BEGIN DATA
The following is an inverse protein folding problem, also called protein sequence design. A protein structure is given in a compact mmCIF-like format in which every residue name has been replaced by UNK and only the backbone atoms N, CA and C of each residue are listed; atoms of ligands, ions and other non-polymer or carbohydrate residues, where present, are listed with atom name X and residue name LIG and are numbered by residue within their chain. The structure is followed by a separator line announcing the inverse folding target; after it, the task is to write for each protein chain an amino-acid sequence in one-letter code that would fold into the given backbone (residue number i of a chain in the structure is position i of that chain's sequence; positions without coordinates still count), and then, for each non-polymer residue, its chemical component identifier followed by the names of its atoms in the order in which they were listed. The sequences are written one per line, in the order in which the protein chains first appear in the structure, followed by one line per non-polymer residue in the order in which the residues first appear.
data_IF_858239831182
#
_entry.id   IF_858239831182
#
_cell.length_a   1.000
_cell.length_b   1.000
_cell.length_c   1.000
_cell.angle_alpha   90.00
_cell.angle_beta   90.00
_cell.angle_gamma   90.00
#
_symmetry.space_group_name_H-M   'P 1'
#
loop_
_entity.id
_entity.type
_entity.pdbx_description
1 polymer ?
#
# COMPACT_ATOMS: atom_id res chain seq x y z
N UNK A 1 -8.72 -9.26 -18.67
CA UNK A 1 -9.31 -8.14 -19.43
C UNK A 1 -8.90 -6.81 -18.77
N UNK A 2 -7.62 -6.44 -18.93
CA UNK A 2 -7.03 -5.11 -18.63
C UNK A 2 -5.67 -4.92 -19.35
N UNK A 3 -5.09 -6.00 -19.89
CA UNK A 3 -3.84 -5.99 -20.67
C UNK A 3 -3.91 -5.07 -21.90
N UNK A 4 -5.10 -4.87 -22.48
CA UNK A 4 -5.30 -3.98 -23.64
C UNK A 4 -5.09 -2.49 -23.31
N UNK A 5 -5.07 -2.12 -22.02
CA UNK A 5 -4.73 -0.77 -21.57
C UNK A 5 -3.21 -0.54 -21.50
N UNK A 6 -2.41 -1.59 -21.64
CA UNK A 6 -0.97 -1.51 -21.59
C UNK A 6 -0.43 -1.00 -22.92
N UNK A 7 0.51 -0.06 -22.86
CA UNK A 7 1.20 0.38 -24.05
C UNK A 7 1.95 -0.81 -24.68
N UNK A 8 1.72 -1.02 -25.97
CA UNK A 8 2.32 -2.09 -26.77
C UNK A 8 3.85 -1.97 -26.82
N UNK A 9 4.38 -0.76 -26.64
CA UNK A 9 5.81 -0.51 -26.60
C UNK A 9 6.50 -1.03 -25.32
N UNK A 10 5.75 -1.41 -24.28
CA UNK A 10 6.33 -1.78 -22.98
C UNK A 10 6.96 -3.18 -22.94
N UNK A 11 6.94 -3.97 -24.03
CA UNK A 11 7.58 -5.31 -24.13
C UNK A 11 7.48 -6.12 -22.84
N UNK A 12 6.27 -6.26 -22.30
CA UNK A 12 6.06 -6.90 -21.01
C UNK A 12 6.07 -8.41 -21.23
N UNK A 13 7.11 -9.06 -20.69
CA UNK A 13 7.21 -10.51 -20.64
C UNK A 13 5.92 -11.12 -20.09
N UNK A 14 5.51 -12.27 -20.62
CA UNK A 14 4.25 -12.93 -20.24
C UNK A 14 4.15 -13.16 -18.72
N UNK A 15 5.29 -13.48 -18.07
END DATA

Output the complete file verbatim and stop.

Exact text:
The following is an inverse protein folding problem, also called protein sequence design. A protein structure is given in a compact mmCIF-like format in which every residue name has been replaced by UNK and only the backbone atoms N, CA and C of each residue are listed; atoms of ligands, ions and other non-polymer or carbohydrate residues, where present, are listed with atom name X and residue name LIG and are numbered by residue within their chain. The structure is followed by a separator line announcing the inverse folding target; after it, the task is to write for each protein chain an amino-acid sequence in one-letter code that would fold into the given backbone (residue number i of a chain in the structure is position i of that chain's sequence; positions without coordinates still count), and then, for each non-polymer residue, its chemical component identifier followed by the names of its atoms in the order in which they were listed. The sequences are written one per line, in the order in which the protein chains first appear in the structure, followed by one line per non-polymer residue in the order in which the residues first appear.
data_IF_858239831182
#
_entry.id   IF_858239831182
#
_cell.length_a   1.000
_cell.length_b   1.000
_cell.length_c   1.000
_cell.angle_alpha   90.00
_cell.angle_beta   90.00
_cell.angle_gamma   90.00
#
_symmetry.space_group_name_H-M   'P 1'
#
loop_
_entity.id
_entity.type
_entity.pdbx_description
1 polymer ?
#
# COMPACT_ATOMS: atom_id res chain seq x y z
N UNK A 1 -8.72 -9.26 -18.67
CA UNK A 1 -9.31 -8.14 -19.43
C UNK A 1 -8.90 -6.81 -18.77
N UNK A 2 -7.62 -6.44 -18.93
CA UNK A 2 -7.03 -5.11 -18.63
C UNK A 2 -5.67 -4.92 -19.35
N UNK A 3 -5.09 -6.00 -19.89
CA UNK A 3 -3.84 -5.99 -20.67
C UNK A 3 -3.91 -5.07 -21.90
N UNK A 4 -5.10 -4.87 -22.48
CA UNK A 4 -5.30 -3.98 -23.64
C UNK A 4 -5.09 -2.49 -23.31
N UNK A 5 -5.07 -2.12 -22.02
CA UNK A 5 -4.73 -0.77 -21.57
C UNK A 5 -3.21 -0.54 -21.50
N UNK A 6 -2.41 -1.59 -21.64
CA UNK A 6 -0.97 -1.51 -21.59
C UNK A 6 -0.43 -1.00 -22.92
N UNK A 7 0.51 -0.06 -22.86
CA UNK A 7 1.20 0.38 -24.05
C UNK A 7 1.95 -0.81 -24.68
N UNK A 8 1.72 -1.02 -25.97
CA UNK A 8 2.32 -2.09 -26.77
C UNK A 8 3.85 -1.97 -26.82
N UNK A 9 4.38 -0.76 -26.64
CA UNK A 9 5.81 -0.51 -26.60
C UNK A 9 6.50 -1.03 -25.32
N UNK A 10 5.75 -1.41 -24.28
CA UNK A 10 6.33 -1.78 -22.98
C UNK A 10 6.96 -3.18 -22.94
N UNK A 11 6.94 -3.97 -24.03
CA UNK A 11 7.58 -5.31 -24.13
C UNK A 11 7.48 -6.12 -22.84
N UNK A 12 6.27 -6.26 -22.30
CA UNK A 12 6.06 -6.90 -21.01
C UNK A 12 6.07 -8.41 -21.23
N UNK A 13 7.11 -9.06 -20.69
CA UNK A 13 7.21 -10.51 -20.64
C UNK A 13 5.92 -11.12 -20.09
N UNK A 14 5.51 -12.27 -20.62
CA UNK A 14 4.25 -12.93 -20.24
C UNK A 14 4.15 -13.16 -18.72
N UNK A 15 5.29 -13.48 -18.07